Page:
Thursday, June 30, 2005

The Poll Driven President

The President's message on the Iraq War earlier this week was crafted in part by an expert on public opinion polling. The Washington Post offers this analysis:

"The White House recently brought onto its staff one of the nation's top academic experts on public opinion during wartime, whose studies are now helpingBush craft his message two years into a war with no easy end in sight."
The administration's relying on work by Duke University political scientists Peter D. Feaver and Christopher F. Gelpi. They've published work on public opinion about Iraq and past wars.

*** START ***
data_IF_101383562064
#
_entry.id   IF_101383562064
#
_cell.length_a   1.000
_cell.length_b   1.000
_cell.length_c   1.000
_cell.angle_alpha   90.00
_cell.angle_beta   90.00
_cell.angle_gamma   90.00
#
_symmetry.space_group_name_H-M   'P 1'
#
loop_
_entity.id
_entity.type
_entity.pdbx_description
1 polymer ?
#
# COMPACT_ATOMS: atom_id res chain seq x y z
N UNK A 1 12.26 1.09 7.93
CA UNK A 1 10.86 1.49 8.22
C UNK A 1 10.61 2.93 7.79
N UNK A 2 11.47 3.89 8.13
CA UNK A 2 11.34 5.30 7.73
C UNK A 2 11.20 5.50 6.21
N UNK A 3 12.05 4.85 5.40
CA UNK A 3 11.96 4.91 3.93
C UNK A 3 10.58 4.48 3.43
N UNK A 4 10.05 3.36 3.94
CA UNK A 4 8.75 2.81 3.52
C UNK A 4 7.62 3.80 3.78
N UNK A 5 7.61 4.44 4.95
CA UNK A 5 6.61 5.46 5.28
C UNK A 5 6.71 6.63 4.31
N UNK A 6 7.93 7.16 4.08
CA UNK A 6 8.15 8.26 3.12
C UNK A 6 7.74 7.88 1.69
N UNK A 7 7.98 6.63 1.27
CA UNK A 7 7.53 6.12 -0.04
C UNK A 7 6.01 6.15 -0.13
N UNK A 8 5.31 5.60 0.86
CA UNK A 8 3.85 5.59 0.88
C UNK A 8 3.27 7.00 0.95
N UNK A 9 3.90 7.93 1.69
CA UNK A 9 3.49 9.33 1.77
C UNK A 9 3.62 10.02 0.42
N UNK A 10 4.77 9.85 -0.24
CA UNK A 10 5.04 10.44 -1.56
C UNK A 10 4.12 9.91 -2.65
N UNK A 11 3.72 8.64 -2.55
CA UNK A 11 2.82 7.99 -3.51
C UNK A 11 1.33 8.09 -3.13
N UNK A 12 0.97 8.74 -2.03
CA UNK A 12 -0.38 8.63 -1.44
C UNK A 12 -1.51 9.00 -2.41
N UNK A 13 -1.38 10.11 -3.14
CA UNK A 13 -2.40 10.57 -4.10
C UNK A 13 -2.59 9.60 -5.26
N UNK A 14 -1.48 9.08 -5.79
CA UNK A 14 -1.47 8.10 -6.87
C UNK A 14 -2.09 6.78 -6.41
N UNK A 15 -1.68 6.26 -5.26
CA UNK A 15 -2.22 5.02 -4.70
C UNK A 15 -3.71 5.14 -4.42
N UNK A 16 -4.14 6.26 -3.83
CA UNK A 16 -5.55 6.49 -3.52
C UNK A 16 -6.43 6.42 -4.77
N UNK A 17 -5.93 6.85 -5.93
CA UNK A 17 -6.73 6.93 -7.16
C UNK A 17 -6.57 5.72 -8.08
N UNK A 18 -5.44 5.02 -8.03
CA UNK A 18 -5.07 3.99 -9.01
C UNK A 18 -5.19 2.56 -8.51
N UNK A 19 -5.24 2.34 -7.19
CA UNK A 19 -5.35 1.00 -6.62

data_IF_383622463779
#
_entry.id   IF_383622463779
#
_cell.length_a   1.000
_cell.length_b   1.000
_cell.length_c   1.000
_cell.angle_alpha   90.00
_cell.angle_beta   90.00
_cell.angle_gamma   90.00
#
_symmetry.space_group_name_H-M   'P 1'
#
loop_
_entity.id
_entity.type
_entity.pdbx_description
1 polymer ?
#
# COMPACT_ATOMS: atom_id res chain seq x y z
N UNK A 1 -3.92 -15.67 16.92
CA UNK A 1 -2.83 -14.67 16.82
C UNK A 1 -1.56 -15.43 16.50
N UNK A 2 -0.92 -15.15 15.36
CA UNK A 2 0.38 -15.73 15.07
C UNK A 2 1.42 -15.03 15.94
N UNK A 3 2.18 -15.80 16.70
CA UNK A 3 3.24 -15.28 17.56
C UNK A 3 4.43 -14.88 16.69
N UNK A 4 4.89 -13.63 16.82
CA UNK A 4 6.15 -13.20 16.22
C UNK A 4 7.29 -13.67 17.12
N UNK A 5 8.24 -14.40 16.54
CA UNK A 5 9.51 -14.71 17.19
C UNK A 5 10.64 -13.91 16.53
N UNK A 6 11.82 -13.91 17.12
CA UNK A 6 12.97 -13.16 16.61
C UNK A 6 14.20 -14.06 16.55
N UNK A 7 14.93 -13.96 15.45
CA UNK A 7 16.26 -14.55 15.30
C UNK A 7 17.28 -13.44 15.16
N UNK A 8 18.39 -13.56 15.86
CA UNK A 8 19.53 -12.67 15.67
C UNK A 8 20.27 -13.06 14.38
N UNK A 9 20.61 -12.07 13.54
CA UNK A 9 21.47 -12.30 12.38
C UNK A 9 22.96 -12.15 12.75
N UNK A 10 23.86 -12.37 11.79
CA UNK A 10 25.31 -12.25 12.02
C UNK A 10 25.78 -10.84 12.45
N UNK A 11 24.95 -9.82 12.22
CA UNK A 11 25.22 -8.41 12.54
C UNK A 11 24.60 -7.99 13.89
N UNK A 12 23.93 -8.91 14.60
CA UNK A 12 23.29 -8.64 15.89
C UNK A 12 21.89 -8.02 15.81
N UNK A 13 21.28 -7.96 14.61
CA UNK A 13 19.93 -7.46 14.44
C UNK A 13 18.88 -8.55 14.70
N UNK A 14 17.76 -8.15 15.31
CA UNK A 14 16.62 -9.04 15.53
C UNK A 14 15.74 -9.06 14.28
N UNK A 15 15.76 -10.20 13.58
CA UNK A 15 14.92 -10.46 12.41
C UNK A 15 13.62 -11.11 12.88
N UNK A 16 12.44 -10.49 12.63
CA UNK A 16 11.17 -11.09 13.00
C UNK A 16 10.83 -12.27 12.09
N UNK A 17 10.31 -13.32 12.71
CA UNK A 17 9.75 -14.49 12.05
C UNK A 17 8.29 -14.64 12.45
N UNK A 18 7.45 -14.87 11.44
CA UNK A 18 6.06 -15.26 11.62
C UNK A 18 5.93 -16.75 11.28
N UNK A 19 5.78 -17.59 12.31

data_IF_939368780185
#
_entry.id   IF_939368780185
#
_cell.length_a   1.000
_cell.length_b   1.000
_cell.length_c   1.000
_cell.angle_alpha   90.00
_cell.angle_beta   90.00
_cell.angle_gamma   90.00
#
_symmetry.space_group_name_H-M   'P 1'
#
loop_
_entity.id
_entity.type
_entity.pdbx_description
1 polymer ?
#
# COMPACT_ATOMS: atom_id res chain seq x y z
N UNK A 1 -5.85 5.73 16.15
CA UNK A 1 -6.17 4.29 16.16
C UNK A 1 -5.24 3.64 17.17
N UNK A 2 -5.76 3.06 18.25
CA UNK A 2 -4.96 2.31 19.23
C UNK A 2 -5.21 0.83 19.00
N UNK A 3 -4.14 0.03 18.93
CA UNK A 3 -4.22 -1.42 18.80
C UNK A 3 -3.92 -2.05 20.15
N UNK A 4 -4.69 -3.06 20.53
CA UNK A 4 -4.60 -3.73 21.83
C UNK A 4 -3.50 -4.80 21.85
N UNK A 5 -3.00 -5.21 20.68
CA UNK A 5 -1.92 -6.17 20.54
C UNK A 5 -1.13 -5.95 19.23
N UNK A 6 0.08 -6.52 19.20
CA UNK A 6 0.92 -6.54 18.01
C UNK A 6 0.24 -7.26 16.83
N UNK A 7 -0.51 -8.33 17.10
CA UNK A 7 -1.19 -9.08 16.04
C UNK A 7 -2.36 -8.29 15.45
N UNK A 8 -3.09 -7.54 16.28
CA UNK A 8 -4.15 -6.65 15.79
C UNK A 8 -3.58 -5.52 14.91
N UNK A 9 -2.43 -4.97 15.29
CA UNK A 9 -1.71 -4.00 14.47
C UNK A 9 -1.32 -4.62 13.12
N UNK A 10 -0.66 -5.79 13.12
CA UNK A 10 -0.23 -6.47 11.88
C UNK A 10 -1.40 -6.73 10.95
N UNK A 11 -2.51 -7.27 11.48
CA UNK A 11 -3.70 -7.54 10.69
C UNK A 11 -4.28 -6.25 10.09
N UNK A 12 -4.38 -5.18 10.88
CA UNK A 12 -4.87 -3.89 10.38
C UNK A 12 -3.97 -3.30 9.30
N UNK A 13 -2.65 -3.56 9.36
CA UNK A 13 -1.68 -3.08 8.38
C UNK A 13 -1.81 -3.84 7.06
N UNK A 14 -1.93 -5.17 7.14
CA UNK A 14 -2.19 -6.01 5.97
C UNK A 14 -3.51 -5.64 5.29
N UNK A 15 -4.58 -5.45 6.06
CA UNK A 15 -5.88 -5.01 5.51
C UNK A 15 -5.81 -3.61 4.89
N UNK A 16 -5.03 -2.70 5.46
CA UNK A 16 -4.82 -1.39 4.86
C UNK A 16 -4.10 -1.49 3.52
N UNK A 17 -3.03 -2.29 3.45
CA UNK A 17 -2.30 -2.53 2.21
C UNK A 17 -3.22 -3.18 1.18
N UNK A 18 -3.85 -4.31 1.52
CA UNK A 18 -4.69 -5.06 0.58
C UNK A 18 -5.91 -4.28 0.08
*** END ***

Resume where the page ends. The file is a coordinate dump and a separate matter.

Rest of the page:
Dr Feaver served on the staff of the Clinton administration's National Security Council. He joined the Bush White House about a month ago.

They argue the key to political victory for the President is to convince the American people the US is in Iraq to win. That image of resolve can be more important to maintaining public support for the war than an actual strategy to win the war. Polling trumps policy.

That goes a long way to explain why the President's address to the nation earlier this week was long on rhetoric and short on substance. (WashPost)

1 comment:

Chris Woods said...

What bothers me most about this move is not that fact that they're trying to lead by polling (its necessary sometimes, hell, even Clinton did it) but its the fact that for so long the White House and Bush claimed they didn't need to follow pulls and that they were governing from the gut.

So, we see that desperate times call for desperate measures, even if it means doing the opposite of what you said you were doing.